• Obabi

I Did Shrooms, I LOVED It, But be CLEAR...


My first plant medicine journey was an ayahuasca sit back in 2018. It was intense, and incredible but, I had nothing on what I experienced this weekend. Working with Gabi Curandeira- a multidisciplinary, medicine woman, and healer. I was guided through a ceremony that has changed my life forever. It was personal, it was emotionally expansive, and it was extremely spiritually safe. It was everything I needed, and nothing I expected. I had 3 intention going in to the ceremony: 1.) to connect deeper into my TRUE self, 2.) to develop a deeper connection to my Ancestors, and 3.) further attune my character as a Man. What I received was a perfect reflection of those intentions in messages of love, wisdom, and clarity. More on that another time..


Plant based medicines have been helping and healing people for thousands (yes, thousands) of years. Indigenous people such as María Sabina have surrendered to the depths necessary to be eternal students of what Mother Earth has made abundantly available. That surrender continues to develop into a connectedness that has never left us, even while we often abuse the Earth, and the healers that make it available to us.

Psilocybin- the naturally occurring psychedelic compound in mushrooms is what is often focused on when conversations around mushrooms occur. Folks hear stories about their favorite Rockstar or writer "tripping balls", or know the free love recreational Woodstock stories of the 1970's. But until the the mid 20th century, the use of mushrooms was predominantly spiritual and or religious. The start of the change from spirit to spectator came on June 29, 1955, when a vice president at J.P. Morgan named R. Gordon Wasson traveled to Mexico in search of the Mazatec Curandera (medicine woman) María Sabina. Wasson successfully found Marí Sabina and, in his words, become the, “first white [man] in recorded history to eat the divine mushrooms.” However, “From the moment the foreigners arrived to search for God, the saint children lost their purity" (María Sabina). The publicity from Wasson's visit was devastating for the Mazatec community, who blamed Sabina for bringing misfortune to the village and defiling the "velada ritual". Federales continuously raided Sabina’s home which eventually was ransacked and burned down. Tourists rented cabins in neighboring villages, had bad trips and went raving naked through town. While María lived a long life to the beautiful age of 91, her sacred healing partner (the mushroom) had become an illegal Class 1 drug even though pharmaceutical companies made billions off of synthetic versions of it. A complete desecration due to white privilege the World has seen time and time again.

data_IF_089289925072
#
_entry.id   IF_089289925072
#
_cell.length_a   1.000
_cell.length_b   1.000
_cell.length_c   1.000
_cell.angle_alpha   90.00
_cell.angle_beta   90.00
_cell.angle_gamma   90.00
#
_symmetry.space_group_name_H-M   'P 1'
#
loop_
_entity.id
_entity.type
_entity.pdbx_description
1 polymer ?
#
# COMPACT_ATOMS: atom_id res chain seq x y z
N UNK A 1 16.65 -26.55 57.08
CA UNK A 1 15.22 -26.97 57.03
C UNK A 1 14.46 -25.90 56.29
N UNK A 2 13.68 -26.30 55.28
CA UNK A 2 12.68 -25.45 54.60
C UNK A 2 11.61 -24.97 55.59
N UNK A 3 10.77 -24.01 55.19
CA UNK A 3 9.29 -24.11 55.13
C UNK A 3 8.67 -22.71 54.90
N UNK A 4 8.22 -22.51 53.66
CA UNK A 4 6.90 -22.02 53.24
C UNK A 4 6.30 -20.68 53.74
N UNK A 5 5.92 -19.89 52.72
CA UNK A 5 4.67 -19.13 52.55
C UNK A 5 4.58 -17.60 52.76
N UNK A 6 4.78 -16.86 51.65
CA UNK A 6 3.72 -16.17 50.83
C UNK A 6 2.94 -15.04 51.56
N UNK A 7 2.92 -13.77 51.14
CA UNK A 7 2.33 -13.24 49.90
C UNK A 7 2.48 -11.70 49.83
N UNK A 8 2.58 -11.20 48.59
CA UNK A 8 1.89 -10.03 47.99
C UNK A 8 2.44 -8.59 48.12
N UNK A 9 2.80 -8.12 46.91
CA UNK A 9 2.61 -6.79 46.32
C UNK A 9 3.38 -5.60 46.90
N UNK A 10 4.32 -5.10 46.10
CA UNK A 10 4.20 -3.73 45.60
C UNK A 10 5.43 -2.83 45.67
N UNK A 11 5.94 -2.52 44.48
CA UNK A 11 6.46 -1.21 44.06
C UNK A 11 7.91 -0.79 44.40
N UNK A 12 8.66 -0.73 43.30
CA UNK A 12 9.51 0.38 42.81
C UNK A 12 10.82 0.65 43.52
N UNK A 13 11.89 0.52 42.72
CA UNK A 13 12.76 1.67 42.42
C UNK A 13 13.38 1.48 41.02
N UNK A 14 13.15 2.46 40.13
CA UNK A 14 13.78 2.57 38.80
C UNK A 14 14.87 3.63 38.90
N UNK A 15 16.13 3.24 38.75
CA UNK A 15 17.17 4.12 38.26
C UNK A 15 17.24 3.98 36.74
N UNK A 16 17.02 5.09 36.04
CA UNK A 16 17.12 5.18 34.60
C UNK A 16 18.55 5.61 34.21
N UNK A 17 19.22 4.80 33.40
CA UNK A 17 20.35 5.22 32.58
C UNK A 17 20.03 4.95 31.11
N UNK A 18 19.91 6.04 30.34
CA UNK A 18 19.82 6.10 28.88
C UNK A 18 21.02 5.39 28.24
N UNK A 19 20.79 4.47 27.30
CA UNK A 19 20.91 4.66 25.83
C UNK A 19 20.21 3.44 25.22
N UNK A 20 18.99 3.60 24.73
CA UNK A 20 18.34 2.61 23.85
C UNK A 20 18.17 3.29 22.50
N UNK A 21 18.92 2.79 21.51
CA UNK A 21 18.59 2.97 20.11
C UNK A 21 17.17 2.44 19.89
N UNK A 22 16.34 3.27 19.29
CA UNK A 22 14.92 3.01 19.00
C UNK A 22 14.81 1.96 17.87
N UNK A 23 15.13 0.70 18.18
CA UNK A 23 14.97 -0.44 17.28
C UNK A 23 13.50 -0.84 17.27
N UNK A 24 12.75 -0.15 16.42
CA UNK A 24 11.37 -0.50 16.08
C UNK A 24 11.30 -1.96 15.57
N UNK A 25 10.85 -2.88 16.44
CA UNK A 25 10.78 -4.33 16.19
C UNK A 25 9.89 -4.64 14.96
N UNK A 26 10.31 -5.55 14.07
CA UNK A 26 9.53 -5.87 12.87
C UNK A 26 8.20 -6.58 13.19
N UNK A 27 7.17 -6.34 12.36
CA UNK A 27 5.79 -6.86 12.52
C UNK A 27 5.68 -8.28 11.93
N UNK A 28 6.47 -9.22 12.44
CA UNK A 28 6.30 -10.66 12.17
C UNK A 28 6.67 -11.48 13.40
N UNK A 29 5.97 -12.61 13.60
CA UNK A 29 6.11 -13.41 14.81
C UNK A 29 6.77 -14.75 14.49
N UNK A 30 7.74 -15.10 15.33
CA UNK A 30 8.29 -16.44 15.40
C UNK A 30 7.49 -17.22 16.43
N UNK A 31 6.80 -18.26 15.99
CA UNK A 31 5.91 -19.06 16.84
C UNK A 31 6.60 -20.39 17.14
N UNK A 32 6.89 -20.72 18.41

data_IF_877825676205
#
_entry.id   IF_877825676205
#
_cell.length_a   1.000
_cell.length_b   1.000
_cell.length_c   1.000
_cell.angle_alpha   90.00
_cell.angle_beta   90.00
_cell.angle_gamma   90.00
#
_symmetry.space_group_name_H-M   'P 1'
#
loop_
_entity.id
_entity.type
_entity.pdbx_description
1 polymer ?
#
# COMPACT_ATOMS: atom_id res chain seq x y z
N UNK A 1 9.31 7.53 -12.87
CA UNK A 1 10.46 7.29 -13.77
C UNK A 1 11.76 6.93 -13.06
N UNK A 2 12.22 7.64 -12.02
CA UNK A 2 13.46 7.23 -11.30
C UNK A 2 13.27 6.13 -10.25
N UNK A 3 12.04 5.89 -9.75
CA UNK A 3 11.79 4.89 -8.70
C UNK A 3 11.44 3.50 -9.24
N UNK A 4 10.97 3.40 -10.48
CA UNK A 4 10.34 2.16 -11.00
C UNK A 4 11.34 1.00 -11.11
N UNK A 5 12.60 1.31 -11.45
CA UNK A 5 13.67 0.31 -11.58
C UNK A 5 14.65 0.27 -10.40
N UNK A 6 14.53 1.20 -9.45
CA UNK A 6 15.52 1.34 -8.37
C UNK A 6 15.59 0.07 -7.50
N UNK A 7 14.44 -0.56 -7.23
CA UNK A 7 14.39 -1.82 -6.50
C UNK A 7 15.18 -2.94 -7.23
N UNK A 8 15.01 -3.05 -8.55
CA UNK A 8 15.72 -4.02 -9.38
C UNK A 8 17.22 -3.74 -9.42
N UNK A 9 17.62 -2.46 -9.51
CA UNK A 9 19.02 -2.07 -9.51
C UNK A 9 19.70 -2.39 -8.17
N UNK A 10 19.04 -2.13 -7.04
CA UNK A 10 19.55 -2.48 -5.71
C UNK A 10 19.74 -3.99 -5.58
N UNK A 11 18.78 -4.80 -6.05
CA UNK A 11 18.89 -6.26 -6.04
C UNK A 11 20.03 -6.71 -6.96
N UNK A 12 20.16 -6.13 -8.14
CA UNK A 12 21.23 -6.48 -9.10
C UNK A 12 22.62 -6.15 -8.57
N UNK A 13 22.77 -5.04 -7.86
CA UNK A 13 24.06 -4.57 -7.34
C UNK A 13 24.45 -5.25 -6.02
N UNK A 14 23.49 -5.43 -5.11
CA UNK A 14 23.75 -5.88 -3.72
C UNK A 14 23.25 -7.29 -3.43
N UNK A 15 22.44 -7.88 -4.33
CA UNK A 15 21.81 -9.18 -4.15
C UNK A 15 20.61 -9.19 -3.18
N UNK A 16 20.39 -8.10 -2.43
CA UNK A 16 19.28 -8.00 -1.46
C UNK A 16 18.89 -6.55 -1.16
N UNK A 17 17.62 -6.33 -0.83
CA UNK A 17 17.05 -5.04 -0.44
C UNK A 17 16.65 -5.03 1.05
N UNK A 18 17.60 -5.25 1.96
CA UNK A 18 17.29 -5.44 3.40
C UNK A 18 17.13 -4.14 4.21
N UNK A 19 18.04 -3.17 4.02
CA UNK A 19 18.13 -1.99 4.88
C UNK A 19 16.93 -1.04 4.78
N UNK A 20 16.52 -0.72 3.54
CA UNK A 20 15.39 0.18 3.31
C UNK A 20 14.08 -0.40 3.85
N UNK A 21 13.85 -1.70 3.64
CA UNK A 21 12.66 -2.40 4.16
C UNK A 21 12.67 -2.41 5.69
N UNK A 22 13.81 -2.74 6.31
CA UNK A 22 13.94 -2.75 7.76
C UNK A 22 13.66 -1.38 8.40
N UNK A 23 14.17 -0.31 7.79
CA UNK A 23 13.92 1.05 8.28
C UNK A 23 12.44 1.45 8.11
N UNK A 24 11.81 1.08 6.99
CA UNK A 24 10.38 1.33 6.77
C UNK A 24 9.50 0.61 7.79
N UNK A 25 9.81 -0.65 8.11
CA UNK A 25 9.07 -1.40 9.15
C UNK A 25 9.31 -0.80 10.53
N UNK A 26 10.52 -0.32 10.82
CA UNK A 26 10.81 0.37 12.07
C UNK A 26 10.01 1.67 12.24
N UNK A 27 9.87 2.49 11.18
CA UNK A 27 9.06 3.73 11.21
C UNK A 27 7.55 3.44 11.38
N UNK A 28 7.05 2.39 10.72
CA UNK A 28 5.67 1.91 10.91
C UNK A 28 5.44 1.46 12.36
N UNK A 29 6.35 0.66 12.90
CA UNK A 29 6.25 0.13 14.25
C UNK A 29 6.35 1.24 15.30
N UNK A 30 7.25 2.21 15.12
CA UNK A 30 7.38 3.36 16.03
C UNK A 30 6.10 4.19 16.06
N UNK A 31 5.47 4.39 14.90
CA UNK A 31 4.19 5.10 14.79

But today, Shaman's and advocates such as Gabi Curandeira & The Ancestor Project are bringing spiritual harmony back to how people experience the divine mushroom. They provide "education, ceremony and integration for modern journeyers rooted in reverence and respect for ancestral wisdom" (The Ancestor Project) a safe path to, and through the medicine María Sabina truly gave her life for.


Happy journeys!


For more info on plant medicine check out this interview with The Ancestor Project


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